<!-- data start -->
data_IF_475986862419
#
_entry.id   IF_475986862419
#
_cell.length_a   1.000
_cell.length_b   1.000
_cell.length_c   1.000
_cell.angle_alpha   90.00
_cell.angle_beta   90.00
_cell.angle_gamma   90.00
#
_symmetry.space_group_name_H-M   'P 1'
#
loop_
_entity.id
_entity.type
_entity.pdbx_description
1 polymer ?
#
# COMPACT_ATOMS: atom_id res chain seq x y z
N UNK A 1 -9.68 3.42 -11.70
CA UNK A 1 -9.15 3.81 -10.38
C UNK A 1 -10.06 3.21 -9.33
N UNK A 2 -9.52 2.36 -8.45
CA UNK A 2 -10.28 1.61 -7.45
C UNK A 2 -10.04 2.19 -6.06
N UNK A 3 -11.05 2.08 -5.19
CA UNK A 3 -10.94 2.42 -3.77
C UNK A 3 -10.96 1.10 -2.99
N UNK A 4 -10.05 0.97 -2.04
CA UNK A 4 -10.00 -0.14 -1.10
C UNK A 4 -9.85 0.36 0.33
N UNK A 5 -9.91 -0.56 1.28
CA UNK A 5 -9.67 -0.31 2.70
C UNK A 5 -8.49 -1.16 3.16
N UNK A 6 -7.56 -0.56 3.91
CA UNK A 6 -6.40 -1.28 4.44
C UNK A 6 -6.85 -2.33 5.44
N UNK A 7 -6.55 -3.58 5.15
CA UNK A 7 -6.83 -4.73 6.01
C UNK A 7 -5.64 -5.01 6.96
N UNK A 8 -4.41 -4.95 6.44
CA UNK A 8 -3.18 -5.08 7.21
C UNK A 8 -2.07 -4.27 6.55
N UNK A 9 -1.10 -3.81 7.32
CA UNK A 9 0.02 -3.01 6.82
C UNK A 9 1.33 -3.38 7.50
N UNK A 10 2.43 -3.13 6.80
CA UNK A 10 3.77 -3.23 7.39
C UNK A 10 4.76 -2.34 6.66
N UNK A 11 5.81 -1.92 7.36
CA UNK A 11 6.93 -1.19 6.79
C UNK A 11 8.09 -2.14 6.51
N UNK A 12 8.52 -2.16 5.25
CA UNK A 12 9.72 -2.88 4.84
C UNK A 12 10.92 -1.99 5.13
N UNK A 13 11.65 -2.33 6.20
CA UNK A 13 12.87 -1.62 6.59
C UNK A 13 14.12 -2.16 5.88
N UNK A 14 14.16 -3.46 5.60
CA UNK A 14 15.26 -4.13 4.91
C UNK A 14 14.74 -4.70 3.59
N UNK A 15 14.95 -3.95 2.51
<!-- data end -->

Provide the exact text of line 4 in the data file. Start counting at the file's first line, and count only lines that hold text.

#